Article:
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Christchurch Priory

(East Dorset)




West End





Aerial view from the south (sometime monastery side) - misericord guide book cover.


Christchurch Priory website




The transept lookalike entry portal in the north west corner of the church.  This would have been purpose built for the parish church to keep your ordinary people in your ordinary people's Nave, and reserve the south side entries to the Canons' Quire from the monastery for just the Canons (numbering around 18)








"The Plumber"






Christchurch Priory Church Nave c1150, clerestory c1290 - a Grand Church with a Grand Vista, though sadly the ersatz vaulting from 1819 hides a magnificent decorated timber beamed roof.




Blind arcades on the south wall of the nave, looking east.




North nave (detail below)




Spandrelman with duck-billed angel capital supporters.




The Retable / Rederos behind the main Altar, featuring inter alia the Nativity and Magi (and earlier the whole Jesse cast).  On the left is the Chantry Chapel of Margaret, Countess of Salisbury (see below), which Paradox got severely told off by a red faced bearded gent for entering - but by then the photos were safely taken.






The east end Lady Chapel - c1400 (at which time the old Norman Quire was replaced with the present Great Quire).




North quire aisle, looking west.  Christchurch Priory Church model and the Salisbury Chantry.  The old Priory Church is bigger than most cathedrals and has a wonderful unified feel despite its disjointed appearance from the outside.




The fan vaulted ceiling of the Chantry Chapel built for (but never occupied by) Margaret, Countess of Salisbury - the Last Plantagenet.  She was executed, aged 67, in the Tower of London on the 27 May 1541, in one of the most paranoid acts of the paranoid Henry VIII, and buried in the Chapel of St Peter ad Vincula in the Tower.  The cause of Henry's antagonism was her son, Reginald Cardinal Pole (1500 - 1558 (58)), who had opposed "the divorce" but whom Henry could not get his hands on directly, being as how he had gone overseas to help run the Council of Trent


Pole later returned to England after Henry was safely dead and buried (and Reggie himself had narrowly missed out on being elected Pope in 1550), and became the last Roman Catholic Archbishop of Canterbury - helping Queen Mary burn lots of Protestants.  In the end he and Mary died on the same day - 17 November 1558 - which was lucky for him as by this time the next Queen (Elizabeth), his church (the next Archbishop Englishman Matthew Parker described him as 'inglese italianato, diavolo incarnato’ and probably several other things as well), most of England and the Pope were all gunning for him.  There is a portrait of him (probably contemporary), with a enormous beard and painted by Sebastiano del Piombo, in the Hermitage Museum in St Petersburg, and lots of images in the UK National Portrait Gallery of which only one by an unknown artist may be contemporary.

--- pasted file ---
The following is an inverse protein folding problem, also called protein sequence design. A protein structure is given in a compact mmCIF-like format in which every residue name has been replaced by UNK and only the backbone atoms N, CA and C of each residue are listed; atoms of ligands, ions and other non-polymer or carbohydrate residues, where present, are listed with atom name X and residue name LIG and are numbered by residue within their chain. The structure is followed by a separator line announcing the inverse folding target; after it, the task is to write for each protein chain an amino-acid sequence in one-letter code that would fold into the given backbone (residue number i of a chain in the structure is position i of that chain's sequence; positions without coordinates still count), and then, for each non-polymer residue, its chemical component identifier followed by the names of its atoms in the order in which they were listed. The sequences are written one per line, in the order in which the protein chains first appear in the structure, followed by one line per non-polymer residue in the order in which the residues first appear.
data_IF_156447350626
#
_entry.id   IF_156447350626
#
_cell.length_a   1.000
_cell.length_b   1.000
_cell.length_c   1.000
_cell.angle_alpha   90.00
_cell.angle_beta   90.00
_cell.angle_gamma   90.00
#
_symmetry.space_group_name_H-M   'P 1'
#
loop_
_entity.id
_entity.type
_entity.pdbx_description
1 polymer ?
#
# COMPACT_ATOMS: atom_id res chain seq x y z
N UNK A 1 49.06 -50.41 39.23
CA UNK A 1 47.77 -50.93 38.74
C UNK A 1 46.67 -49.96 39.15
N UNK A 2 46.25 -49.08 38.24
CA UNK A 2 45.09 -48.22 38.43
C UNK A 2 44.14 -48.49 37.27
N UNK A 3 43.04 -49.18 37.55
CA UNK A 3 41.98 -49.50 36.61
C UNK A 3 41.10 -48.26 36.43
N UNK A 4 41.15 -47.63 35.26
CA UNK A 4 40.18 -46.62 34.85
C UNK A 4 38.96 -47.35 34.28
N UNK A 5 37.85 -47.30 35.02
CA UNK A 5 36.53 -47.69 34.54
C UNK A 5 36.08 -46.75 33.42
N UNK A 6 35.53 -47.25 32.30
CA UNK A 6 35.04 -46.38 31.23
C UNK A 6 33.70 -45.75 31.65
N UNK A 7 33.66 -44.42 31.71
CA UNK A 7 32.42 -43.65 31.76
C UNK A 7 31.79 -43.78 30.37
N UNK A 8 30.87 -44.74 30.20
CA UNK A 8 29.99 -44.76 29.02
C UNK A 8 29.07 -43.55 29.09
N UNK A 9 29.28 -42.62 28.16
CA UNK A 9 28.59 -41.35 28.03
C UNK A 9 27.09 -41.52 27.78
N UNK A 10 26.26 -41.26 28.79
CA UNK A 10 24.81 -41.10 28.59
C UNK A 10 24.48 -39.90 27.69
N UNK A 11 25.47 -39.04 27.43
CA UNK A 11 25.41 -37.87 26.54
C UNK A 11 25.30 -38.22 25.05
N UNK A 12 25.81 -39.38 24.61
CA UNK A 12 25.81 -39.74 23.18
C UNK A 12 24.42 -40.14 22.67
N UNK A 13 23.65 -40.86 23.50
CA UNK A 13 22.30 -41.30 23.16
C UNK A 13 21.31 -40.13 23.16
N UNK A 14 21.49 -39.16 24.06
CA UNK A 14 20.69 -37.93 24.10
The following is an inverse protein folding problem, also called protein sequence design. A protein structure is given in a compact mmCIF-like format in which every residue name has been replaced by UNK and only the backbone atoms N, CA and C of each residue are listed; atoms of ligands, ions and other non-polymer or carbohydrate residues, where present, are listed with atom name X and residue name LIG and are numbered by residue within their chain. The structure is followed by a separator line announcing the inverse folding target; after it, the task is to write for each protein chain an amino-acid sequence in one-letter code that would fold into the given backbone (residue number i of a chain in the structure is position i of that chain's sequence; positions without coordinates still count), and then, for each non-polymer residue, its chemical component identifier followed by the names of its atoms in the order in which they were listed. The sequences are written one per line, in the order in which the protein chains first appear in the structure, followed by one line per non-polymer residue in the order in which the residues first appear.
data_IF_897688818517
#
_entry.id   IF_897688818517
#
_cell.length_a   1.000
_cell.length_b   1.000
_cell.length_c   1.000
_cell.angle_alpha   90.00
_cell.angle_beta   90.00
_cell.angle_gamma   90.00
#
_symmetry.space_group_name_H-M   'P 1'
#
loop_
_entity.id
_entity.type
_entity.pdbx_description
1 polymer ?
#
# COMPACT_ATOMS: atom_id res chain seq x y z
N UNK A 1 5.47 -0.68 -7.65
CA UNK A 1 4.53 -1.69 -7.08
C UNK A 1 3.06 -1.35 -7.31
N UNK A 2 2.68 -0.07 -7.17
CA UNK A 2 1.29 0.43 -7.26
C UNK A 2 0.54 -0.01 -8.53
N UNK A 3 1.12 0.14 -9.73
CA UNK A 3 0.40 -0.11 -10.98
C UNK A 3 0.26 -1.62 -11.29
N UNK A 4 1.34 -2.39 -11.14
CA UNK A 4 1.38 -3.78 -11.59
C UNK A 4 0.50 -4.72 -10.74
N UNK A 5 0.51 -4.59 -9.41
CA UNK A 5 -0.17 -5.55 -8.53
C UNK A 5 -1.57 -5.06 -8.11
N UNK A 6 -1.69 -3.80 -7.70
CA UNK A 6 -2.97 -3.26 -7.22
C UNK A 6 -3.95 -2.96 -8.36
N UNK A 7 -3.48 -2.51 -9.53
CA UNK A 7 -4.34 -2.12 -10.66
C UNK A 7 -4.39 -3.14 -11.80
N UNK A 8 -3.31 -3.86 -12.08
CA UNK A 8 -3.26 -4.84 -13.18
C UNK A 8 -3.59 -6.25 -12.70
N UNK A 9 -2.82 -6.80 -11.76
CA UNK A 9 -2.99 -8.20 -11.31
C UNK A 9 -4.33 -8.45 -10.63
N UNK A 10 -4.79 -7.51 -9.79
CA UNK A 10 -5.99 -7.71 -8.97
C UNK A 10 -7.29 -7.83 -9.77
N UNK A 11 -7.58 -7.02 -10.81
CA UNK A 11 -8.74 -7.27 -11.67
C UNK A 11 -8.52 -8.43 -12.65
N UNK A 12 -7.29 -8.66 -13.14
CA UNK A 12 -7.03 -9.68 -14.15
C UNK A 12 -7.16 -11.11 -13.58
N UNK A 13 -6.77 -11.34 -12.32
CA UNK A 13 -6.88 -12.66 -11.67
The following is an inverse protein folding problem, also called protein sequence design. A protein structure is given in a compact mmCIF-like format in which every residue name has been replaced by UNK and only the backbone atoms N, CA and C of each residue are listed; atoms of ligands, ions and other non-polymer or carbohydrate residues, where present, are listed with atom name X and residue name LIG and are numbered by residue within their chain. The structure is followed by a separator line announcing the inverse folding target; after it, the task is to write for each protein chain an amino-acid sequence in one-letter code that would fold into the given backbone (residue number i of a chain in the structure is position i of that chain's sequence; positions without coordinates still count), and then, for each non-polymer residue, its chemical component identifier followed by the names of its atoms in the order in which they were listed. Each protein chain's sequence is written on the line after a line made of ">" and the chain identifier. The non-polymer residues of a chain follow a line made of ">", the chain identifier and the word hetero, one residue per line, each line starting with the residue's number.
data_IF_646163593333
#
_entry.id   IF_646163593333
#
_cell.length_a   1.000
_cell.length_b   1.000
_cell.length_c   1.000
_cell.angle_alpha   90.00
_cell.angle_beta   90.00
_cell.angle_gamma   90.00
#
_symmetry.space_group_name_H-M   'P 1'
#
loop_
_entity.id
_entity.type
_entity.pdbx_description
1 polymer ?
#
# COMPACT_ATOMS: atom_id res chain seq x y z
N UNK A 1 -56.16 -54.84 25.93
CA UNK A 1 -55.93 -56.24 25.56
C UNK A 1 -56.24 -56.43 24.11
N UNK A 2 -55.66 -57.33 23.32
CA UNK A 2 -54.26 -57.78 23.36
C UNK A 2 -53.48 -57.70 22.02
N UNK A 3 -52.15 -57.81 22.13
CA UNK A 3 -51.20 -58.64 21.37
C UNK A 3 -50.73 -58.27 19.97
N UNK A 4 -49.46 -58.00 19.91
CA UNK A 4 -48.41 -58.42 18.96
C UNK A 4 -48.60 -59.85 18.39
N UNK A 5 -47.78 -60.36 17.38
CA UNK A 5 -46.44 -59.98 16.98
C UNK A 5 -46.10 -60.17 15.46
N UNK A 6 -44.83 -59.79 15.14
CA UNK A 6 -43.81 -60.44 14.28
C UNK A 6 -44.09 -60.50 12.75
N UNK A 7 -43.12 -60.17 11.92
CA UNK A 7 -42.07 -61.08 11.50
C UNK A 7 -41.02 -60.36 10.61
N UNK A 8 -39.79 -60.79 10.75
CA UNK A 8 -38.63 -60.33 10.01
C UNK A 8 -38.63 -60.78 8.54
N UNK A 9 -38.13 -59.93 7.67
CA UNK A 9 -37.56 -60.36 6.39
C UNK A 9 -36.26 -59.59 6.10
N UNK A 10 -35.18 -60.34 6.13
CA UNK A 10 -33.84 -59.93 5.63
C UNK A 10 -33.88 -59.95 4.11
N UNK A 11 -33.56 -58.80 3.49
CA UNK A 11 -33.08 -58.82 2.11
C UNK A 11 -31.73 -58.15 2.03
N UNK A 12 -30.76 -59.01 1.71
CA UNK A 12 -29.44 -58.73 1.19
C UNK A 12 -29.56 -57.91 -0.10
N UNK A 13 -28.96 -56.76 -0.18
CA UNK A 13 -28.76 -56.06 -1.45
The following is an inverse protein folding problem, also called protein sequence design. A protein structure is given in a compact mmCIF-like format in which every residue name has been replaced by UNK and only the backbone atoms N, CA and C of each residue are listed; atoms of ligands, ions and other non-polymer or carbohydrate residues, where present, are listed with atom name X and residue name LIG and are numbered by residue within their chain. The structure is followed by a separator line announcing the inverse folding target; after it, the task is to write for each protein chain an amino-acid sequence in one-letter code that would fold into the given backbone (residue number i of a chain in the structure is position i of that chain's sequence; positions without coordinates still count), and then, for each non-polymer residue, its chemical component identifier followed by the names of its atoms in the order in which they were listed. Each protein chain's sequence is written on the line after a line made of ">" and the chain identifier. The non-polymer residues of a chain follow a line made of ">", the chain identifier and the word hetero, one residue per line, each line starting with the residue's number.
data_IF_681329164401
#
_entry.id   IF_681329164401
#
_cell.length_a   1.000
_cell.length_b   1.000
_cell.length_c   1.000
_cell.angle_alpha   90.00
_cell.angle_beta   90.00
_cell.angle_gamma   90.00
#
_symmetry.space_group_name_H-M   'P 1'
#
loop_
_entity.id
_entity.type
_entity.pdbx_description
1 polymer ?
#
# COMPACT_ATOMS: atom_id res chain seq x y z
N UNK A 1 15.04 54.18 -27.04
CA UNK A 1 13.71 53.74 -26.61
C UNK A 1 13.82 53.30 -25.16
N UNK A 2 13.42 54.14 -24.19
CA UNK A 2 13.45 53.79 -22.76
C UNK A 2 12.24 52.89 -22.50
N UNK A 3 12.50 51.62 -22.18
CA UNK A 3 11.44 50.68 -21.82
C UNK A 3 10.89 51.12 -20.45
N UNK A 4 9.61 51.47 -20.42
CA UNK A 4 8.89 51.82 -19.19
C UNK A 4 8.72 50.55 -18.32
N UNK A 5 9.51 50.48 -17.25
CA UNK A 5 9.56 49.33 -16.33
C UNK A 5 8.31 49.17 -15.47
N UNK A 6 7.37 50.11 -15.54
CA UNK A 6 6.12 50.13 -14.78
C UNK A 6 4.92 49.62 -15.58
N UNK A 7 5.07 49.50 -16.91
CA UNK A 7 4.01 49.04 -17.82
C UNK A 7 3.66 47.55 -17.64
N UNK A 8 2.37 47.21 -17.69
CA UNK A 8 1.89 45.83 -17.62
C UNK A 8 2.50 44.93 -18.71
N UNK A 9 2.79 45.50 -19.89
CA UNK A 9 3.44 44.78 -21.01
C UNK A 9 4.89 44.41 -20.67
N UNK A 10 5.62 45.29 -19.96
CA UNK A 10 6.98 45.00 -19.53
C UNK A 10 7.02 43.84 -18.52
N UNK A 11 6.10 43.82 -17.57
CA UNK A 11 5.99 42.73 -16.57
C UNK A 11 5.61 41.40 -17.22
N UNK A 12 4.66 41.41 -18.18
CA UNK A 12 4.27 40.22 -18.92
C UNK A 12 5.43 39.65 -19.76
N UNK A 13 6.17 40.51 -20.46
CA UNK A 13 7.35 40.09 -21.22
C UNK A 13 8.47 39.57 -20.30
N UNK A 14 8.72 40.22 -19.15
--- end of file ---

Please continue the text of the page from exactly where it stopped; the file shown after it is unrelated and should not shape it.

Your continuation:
Margaret was later recognized as a martyr by the Roman Catholic Church, and was beatified in 1886, but her body never got to enjoy her chantry.  Cardinal Reggie's un-noteworthy tomb is at the far eastern end of Canterbury Cathedral.




The entry to the Draper Chantry - John Draper was the last prior of the Augustinian monastery - after its dissolution by Henry VIII, Draper was given a pension of £133 6s 8d and a grange to live in.    The church pictured over the entry represents a much earlier Christchurch, before the raising of the roof level to accommodate a clerestory (c1290) and the building of the great quire and lady chapel built c1400.  The central tower of the church collapsed during a storm in 1420, and was replaced by the current west tower in 1480. 


Interestingly the government of Henry VIII was very punctilious in honouring the hundreds of pension obligations they had to the Abbots, Priors and Monks they had evicted.




The King - said to be Richard III




Goose Whacker




Devil Bat













Ranulf Flambard's new church was commenced in 1094 and completed in 1150.  It replaced a 400 year old Saxon foundation.  Flambard was a powerful member of the governments of William the Conqueror and his successor William Rufus, and he loved building in stone - including the first stone bridge over the River Thames and Westminster Hall.  He was appointed Bishop of Durham in 1099, but he would not have had much time to influence the already underway building of  Durham's new Cathedral (destined to become the first great stone vaulted European Cathedral) as King William Rufus died in 1100 and his successor Henry I locked Ranulf up and then exported him back to Normandy - where he helped Henry's older brother Duke Robert Curthose unsuccessfully plot to overthrow him, Robert being an all-round loser.


The Augustinian Priory of Christchurch flourished through another four centuries until the time of ......


......... Tudor King Henry VIII (1491-1509-1547 (56)) - the great closer of monasteries and looter of shrines and chanteries.  Before taking off in 1539 to a well funded retirement, the last Prior of Christchurch (John Draper) organized for the church to be gifted in perpetuity to the church wardens and parishioners as a parish church.  Nearly five centuries later the great friendly church is still lovingly cared for and is a real joy to visit and wander around.


Christchurch is a member of the Greater English Churches Group




The Shelly Memorial at the west end of the church.  And, no, it's not a Bernini job.



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